Can we stop yet?

Discussion in 'Naval Academy - USNA' started by Lee2015, Oct 7, 2010.

  1. Lee2015

    Lee2015 USMA & USNA Mom

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    Daughter has taken the SAT a multitude of times. Taking for the last time on Saturday(?). I know the consensus is "take it as many times as possible to improve your scores", and I agree---but, can we stop now?

    SAT super scored:
    cr/680
    m/680
    w/740

    ACT (took only one time): 32 composite
    cr/34
    e/32
    m/32
    s/30
    w/29

    gpa: 4.0
    rank: 14/330

    Like others posting stats here, daughter has numerous EC, Volunteer hrs (300+), AP courses, and 3 yrs cross country. Went to SLS, NASS, & AIM and passed CFEs--exceeded expectations.

    Those scores are it for nominations, but daughter can continue to retake for possible appointment considerations. I'm not looking for absolution, just some thoughts and highly respected opinions from forum members. I have heeded much of the advice given from ya'll and it has paid off tremendously.Thanks so much!
     
  2. flieger83

    flieger83 Super Moderator Moderator

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    Lee,

    I've been an AF Admission Liaison Officer (think Blue and Gold Officer) for a LONG time (more than 15 years.)

    In that time, I have told a candidate ONCE: "...stop taking the tests, you're fine, work on other areas." That was actually last year.

    My candidate scored 760M, 760V, 700W.

    That is the ONLY time I've ever done that.

    Your daughters scores: 680M, 680V and 32M, 32V are superb!! Are they enough to "guarantee" her appointment?

    I have no idea.

    But I do know a huge number of candidates at USAFA score over 700. And "all things being equal" a 700 will trump anything less.

    This is a long winded way of saying: "nobody can tell you this is enough or not...you (really she) need to make that call and then live with it."

    I would DEFINITELY speak with her BGO about this. They will have a better "feel" for what it takes, than most anyone else except the admissions committee and they will NOT tell you.

    I will say this: I'd love to have her as one of my candidates! :thumb:

    Steve
    USAFA ALO
    USAFA '83
     
  3. Christcorp

    Christcorp Member

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    To piggyback a little on steve's comments with a "WHY". A candidate's primary competition, is their own state and district. You are competing for slots available for your district and state. While your daughter's scores are indeed superb, who's to say that another candidate in your district/state isn't ranked #2/340 in their school, and is averaging 32's on their ACT and 710's on their SAT. Maybe they are also captain of multiple varsity sports teams; volunteers for 2 organizations; is class president and president of certain clubs, etc... They possibly get the slot over your daughter.

    On the other hand; it's possible that your daughter's scores, gpa, ranking, EC, sports, etc... all results in a higher overall score than any other applicant in your district or state. In which case, assuming she received a nomination, she could get the appointment for that district/state slot. Therefor, she wouldn't need to continue testing.

    And of course, if you don't receive the primary available slot in your district/state, then you are in competition in the "General Pool" along with ALL other applicants in the country. What are their scores, gpa, ec, sports, and ultimately overall score given by the review board?

    This is why it is totally impossible to give any direct advice on questions such as yours. And especially questions such as: "What are my chances of getting an appointment". Your chances are DIRECTLY PROPORTIONATE to your competition. And unfortunately, we don't know who your competition is. Even an ALO, who could have lets say 10 applicants worth anything, doesn't know the details of all the applicants that all the other ALO's in that state have. I will concede, that in a state like Wyoming, where only about 15+/- qualified applicants a year apply, that it is easier to know (If the ALO wanted to), what the competition in the state is. But even for a small populated state like Wyoming, it would be difficult to actually compare. Especially considering what the board is grading on. They look at the "WHOLE PERSON". What the board might think is exceptional, might be different than last year or what others might consider exceptional.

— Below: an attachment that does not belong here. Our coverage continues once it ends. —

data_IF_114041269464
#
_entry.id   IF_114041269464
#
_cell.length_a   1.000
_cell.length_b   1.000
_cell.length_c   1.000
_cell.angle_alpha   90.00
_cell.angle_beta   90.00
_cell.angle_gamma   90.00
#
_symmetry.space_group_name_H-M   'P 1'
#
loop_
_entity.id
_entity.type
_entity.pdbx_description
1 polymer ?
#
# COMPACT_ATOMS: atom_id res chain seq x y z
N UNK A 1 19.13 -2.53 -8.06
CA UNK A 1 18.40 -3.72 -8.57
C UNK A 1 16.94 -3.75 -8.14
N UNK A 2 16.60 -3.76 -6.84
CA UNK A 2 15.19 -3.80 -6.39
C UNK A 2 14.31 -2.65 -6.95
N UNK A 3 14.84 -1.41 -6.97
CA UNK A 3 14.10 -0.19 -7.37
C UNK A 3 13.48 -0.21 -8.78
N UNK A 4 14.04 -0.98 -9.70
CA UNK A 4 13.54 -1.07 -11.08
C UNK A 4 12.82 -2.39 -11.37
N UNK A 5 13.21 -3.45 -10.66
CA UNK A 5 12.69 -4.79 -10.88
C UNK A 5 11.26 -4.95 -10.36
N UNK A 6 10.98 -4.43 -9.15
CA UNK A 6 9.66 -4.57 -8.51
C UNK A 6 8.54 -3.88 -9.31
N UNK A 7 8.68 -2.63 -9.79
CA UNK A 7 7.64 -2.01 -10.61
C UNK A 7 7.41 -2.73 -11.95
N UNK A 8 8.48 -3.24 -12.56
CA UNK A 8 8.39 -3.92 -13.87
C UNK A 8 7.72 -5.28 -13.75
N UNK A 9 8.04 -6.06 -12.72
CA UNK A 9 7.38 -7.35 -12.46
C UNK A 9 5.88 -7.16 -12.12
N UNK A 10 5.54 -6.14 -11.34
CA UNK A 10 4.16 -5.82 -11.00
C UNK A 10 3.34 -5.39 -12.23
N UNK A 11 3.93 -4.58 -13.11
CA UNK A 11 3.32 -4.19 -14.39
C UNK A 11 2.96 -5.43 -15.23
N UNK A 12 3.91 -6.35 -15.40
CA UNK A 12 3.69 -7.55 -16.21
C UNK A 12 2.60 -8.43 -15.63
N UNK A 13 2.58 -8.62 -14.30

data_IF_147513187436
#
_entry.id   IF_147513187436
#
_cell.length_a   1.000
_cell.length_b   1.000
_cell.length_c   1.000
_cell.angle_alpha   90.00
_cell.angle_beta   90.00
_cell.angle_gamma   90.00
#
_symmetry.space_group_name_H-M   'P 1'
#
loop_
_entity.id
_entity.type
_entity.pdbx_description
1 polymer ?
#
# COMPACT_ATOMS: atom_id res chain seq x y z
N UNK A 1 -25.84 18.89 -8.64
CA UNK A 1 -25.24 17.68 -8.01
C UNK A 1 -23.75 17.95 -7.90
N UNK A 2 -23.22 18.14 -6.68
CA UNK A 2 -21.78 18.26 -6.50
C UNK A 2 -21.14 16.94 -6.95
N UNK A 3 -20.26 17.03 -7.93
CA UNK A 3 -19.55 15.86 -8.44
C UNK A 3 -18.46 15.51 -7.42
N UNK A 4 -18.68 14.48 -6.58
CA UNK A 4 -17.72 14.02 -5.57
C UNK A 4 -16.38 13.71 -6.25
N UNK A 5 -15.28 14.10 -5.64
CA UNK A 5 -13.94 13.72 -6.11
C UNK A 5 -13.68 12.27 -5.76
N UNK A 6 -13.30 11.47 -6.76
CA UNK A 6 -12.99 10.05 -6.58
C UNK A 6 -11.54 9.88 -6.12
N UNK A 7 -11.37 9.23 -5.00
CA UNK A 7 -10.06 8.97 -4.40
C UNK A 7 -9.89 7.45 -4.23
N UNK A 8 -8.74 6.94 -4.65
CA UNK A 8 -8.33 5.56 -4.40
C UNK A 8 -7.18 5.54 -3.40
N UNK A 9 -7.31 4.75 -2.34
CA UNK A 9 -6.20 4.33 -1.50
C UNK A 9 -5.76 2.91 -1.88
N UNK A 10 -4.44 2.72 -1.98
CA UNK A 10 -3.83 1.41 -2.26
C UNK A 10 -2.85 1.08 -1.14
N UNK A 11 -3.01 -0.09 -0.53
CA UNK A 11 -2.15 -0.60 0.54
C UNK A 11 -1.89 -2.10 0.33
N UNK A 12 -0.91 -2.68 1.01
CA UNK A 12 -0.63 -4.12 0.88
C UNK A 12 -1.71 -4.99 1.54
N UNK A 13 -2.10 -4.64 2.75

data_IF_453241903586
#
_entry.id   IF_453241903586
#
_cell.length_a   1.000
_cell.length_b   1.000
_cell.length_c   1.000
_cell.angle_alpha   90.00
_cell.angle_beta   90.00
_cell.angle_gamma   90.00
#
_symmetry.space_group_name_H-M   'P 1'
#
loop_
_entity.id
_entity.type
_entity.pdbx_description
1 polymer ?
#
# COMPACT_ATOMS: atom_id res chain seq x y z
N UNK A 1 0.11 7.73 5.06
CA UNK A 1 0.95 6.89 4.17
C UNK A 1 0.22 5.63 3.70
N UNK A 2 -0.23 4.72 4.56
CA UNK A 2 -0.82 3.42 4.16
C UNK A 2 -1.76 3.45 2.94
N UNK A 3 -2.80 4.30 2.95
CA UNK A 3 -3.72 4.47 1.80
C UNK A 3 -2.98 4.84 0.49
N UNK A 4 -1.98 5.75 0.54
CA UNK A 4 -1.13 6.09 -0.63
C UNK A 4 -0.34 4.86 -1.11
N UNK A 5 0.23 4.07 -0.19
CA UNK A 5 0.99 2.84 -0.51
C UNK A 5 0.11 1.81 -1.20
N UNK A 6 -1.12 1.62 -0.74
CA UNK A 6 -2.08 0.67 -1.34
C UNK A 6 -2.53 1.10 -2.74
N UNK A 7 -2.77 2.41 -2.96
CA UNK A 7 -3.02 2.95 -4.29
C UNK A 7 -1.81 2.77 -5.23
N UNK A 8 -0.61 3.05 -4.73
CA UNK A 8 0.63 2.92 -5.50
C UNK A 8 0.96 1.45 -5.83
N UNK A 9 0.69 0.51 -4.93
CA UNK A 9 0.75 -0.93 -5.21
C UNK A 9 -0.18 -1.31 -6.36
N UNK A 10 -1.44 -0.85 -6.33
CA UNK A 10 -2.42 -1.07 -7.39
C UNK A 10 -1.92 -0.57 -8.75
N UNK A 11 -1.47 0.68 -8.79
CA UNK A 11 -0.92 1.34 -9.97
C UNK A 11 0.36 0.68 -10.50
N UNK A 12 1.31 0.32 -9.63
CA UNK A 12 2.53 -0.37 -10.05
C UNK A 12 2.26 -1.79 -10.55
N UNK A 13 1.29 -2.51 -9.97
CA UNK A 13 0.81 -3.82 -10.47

Best of luck to you. All I can suggest is: If you can afford it, KEEP RETESTING!!!. Only you can say when enough is enough. later... mike....
     
  4. Lee2015

    Lee2015 USMA & USNA Mom

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    Steve, thank you. She is truly amazing and more precious than gold!!

    I hear ya on that one! :eek:


    I will read your post to her and then she can make the decision. And . . . . she may be one of your candidates! She is applying to USAFA, USMA, USCGA, and USNA (I didn’t want to be a repeat poster, so I just posted here). She also has an AFJROTC nomination--I know that's a long shot.
     
  5. Lee2015

    Lee2015 USMA & USNA Mom

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    That’s the operative phrase! My wallet feels like a running spigot :jaw:!!


    Christcorp, I do appriciate your contribution! Maybe daughter will get the incontrovertible 2400 SAT score on Saturday—there’s always hope!
     
  6. Just_A_Mom

    Just_A_Mom Member

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    I think you need to weigh the risk vs benefits.

    Her scores are very high. The 32 ACT is just over a 700 SAT and her SAT's are nearly 700. When they get that high the odds of her scores going down are greater than the odds of a rise. She needs to get over a 720 on each the Math and CR for the rise in her scores to matter.

    55% of students raise their scores between junior and senior year. 45% of scores either drop or remain the same.
    It's much more likely for a lower score to rise significantly than a high score.

    So, go ahead and have her take the test one more time, then stop. There would probably be no point in going further.